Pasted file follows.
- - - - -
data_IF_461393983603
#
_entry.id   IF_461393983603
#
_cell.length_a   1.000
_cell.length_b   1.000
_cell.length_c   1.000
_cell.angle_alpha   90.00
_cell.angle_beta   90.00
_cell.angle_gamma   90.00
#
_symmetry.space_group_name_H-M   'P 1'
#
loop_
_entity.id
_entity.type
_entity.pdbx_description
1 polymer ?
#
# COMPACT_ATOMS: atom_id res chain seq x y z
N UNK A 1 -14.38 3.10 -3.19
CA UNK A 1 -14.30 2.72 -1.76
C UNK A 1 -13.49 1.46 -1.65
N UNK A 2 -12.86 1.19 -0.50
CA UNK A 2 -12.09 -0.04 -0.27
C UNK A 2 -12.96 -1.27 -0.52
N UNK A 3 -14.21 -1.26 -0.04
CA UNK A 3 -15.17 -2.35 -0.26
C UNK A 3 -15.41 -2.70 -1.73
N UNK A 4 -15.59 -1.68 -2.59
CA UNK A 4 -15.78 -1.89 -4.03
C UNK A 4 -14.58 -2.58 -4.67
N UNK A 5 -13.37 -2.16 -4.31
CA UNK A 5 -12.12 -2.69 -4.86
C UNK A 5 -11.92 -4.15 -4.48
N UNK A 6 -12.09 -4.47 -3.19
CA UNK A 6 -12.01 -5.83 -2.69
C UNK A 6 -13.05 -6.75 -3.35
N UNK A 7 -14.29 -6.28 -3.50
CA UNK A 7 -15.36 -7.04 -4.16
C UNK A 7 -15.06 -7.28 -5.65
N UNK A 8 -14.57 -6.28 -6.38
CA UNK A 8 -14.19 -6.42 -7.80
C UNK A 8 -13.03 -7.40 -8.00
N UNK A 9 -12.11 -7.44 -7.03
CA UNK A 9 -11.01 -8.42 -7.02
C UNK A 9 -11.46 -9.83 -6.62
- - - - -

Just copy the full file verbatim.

data_IF_461393983603
#
_entry.id   IF_461393983603
#
_cell.length_a   1.000
_cell.length_b   1.000
_cell.length_c   1.000
_cell.angle_alpha   90.00
_cell.angle_beta   90.00
_cell.angle_gamma   90.00
#
_symmetry.space_group_name_H-M   'P 1'
#
loop_
_entity.id
_entity.type
_entity.pdbx_description
1 polymer ?
#
# COMPACT_ATOMS: atom_id res chain seq x y z
N UNK A 1 -14.38 3.10 -3.19
CA UNK A 1 -14.30 2.72 -1.76
C UNK A 1 -13.49 1.46 -1.65
N UNK A 2 -12.86 1.19 -0.50
CA UNK A 2 -12.09 -0.04 -0.27
C UNK A 2 -12.96 -1.27 -0.52
N UNK A 3 -14.21 -1.26 -0.04
CA UNK A 3 -15.17 -2.35 -0.26
C UNK A 3 -15.41 -2.70 -1.73
N UNK A 4 -15.59 -1.68 -2.59
CA UNK A 4 -15.78 -1.89 -4.03
C UNK A 4 -14.58 -2.58 -4.67
N UNK A 5 -13.37 -2.16 -4.31
CA UNK A 5 -12.12 -2.69 -4.86
C UNK A 5 -11.92 -4.15 -4.48
N UNK A 6 -12.09 -4.47 -3.19
CA UNK A 6 -12.01 -5.83 -2.69
C UNK A 6 -13.05 -6.75 -3.35
N UNK A 7 -14.29 -6.28 -3.50
CA UNK A 7 -15.36 -7.04 -4.16
C UNK A 7 -15.06 -7.28 -5.65
N UNK A 8 -14.57 -6.28 -6.38
CA UNK A 8 -14.19 -6.42 -7.80
C UNK A 8 -13.03 -7.40 -8.00
N UNK A 9 -12.11 -7.44 -7.03
CA UNK A 9 -11.01 -8.42 -7.02
C UNK A 9 -11.46 -9.83 -6.62